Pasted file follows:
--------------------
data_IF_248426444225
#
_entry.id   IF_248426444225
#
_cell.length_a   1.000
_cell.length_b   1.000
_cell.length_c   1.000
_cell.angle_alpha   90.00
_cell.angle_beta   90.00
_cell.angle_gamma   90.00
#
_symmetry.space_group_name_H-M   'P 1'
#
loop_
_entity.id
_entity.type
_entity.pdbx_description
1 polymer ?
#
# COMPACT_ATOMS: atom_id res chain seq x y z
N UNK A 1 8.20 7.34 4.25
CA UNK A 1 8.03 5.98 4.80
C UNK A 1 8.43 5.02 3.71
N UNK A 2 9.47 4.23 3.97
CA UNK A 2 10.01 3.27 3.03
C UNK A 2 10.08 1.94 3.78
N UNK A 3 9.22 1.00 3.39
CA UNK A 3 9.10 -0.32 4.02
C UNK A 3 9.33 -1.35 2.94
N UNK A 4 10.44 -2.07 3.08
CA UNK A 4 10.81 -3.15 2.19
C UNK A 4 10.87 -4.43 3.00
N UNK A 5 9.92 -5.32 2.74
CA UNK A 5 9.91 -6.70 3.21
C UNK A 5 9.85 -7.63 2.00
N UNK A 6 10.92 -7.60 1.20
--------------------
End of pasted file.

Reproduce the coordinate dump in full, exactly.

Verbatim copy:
data_IF_248426444225
#
_entry.id   IF_248426444225
#
_cell.length_a   1.000
_cell.length_b   1.000
_cell.length_c   1.000
_cell.angle_alpha   90.00
_cell.angle_beta   90.00
_cell.angle_gamma   90.00
#
_symmetry.space_group_name_H-M   'P 1'
#
loop_
_entity.id
_entity.type
_entity.pdbx_description
1 polymer ?
#
# COMPACT_ATOMS: atom_id res chain seq x y z
N UNK A 1 8.20 7.34 4.25
CA UNK A 1 8.03 5.98 4.80
C UNK A 1 8.43 5.02 3.71
N UNK A 2 9.47 4.23 3.97
CA UNK A 2 10.01 3.27 3.03
C UNK A 2 10.08 1.94 3.78
N UNK A 3 9.22 1.00 3.39
CA UNK A 3 9.10 -0.32 4.02
C UNK A 3 9.33 -1.35 2.94
N UNK A 4 10.44 -2.07 3.08
CA UNK A 4 10.81 -3.15 2.19
C UNK A 4 10.87 -4.43 3.00
N UNK A 5 9.92 -5.32 2.74
CA UNK A 5 9.91 -6.70 3.21
C UNK A 5 9.85 -7.63 2.00
N UNK A 6 10.92 -7.60 1.20